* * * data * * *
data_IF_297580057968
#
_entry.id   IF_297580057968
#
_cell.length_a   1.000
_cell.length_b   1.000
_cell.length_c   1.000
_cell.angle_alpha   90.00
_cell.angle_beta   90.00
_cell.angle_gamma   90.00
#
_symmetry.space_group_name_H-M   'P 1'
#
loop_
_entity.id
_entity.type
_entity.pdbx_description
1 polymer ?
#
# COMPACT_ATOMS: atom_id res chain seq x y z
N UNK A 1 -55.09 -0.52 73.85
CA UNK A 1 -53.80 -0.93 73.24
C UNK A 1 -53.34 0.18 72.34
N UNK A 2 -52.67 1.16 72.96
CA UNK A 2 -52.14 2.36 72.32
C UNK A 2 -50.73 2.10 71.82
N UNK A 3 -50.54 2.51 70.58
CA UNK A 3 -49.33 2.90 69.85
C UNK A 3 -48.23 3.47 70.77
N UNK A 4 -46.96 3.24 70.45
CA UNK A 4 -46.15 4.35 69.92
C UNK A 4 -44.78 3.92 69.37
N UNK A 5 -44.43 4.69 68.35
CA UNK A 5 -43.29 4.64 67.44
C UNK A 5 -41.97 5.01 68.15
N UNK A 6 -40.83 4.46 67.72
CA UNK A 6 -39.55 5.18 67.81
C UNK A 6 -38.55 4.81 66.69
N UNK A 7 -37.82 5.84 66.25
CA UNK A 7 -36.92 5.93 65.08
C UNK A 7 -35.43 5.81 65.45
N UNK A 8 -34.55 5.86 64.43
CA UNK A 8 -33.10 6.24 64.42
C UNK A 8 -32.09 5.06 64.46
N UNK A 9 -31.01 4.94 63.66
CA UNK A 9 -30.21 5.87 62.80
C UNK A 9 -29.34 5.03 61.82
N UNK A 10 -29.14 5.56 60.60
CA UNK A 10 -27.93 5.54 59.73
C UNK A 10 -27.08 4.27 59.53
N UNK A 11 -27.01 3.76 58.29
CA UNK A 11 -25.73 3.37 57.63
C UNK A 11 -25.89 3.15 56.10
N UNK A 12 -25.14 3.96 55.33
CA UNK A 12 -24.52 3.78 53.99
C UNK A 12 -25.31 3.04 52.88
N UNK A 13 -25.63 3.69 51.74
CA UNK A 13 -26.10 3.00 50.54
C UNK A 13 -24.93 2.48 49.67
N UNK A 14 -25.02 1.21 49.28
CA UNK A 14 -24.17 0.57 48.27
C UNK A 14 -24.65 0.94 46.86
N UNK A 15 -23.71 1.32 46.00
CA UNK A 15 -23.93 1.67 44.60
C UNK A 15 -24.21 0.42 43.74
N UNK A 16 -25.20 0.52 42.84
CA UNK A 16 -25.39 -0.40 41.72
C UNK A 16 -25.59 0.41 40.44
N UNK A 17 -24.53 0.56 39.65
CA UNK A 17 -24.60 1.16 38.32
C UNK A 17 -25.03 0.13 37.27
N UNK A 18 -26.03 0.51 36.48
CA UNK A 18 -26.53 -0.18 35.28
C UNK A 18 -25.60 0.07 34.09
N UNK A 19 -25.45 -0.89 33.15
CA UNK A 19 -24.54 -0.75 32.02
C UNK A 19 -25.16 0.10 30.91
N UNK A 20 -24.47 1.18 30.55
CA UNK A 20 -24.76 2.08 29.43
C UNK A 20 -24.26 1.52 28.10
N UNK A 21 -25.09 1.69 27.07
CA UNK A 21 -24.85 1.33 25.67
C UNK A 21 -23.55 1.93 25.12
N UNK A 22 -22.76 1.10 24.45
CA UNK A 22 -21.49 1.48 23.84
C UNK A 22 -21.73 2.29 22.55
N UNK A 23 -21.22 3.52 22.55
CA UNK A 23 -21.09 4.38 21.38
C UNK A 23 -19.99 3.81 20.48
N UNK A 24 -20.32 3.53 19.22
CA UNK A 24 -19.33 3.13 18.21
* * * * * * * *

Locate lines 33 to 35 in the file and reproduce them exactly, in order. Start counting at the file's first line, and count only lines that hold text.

N UNK A 5 -44.43 4.69 68.35
CA UNK A 5 -43.29 4.64 67.44
C UNK A 5 -41.97 5.01 68.15